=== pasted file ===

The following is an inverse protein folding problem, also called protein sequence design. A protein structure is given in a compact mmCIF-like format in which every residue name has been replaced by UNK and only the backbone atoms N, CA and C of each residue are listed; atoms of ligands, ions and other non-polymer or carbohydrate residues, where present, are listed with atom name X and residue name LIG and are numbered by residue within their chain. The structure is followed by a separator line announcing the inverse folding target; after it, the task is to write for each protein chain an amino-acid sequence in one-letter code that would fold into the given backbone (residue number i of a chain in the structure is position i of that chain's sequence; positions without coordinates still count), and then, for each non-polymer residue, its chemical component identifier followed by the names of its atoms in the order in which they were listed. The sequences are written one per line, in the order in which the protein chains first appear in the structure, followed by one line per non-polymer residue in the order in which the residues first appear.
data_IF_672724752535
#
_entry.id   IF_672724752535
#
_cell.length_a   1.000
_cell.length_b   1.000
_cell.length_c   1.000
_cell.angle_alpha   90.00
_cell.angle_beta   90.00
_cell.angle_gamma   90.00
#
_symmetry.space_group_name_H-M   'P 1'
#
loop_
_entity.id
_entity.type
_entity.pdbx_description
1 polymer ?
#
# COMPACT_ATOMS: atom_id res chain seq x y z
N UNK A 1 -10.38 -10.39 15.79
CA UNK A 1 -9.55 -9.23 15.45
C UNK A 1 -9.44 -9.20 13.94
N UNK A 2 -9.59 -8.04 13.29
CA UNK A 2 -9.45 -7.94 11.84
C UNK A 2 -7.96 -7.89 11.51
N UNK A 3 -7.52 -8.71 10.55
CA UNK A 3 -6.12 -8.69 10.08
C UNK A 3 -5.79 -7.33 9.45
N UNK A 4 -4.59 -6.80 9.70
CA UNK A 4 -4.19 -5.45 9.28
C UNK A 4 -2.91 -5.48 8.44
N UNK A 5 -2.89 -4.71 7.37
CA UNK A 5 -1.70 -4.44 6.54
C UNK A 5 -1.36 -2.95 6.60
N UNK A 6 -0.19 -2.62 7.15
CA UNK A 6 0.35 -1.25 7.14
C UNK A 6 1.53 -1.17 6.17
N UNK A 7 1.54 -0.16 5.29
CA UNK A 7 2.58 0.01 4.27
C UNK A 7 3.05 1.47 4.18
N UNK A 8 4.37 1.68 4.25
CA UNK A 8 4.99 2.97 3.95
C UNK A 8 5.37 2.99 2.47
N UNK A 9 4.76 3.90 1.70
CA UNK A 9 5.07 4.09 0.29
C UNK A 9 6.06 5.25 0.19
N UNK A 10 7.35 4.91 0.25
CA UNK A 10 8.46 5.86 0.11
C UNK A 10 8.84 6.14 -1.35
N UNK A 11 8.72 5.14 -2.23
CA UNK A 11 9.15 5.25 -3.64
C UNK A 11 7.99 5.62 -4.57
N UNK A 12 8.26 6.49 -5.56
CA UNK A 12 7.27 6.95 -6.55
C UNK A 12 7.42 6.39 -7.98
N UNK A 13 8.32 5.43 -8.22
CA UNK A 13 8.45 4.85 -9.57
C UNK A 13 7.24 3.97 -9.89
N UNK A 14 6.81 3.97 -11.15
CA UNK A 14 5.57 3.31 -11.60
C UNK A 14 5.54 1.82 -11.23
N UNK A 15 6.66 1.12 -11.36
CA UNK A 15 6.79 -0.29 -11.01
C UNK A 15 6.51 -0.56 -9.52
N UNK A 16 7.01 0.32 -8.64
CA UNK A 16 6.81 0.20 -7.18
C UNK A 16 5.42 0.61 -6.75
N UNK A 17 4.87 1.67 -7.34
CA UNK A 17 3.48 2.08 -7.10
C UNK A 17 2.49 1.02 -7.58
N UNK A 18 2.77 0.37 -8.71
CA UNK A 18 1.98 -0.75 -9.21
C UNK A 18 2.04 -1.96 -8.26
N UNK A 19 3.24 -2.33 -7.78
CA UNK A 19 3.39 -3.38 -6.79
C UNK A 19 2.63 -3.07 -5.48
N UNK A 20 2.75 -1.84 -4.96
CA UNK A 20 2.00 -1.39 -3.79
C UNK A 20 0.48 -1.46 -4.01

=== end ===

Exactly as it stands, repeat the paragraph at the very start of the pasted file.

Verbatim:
The following is an inverse protein folding problem, also called protein sequence design. A protein structure is given in a compact mmCIF-like format in which every residue name has been replaced by UNK and only the backbone atoms N, CA and C of each residue are listed; atoms of ligands, ions and other non-polymer or carbohydrate residues, where present, are listed with atom name X and residue name LIG and are numbered by residue within their chain. The structure is followed by a separator line announcing the inverse folding target; after it, the task is to write for each protein chain an amino-acid sequence in one-letter code that would fold into the given backbone (residue number i of a chain in the structure is position i of that chain's sequence; positions without coordinates still count), and then, for each non-polymer residue, its chemical component identifier followed by the names of its atoms in the order in which they were listed. The sequences are written one per line, in the order in which the protein chains first appear in the structure, followed by one line per non-polymer residue in the order in which the residues first appear.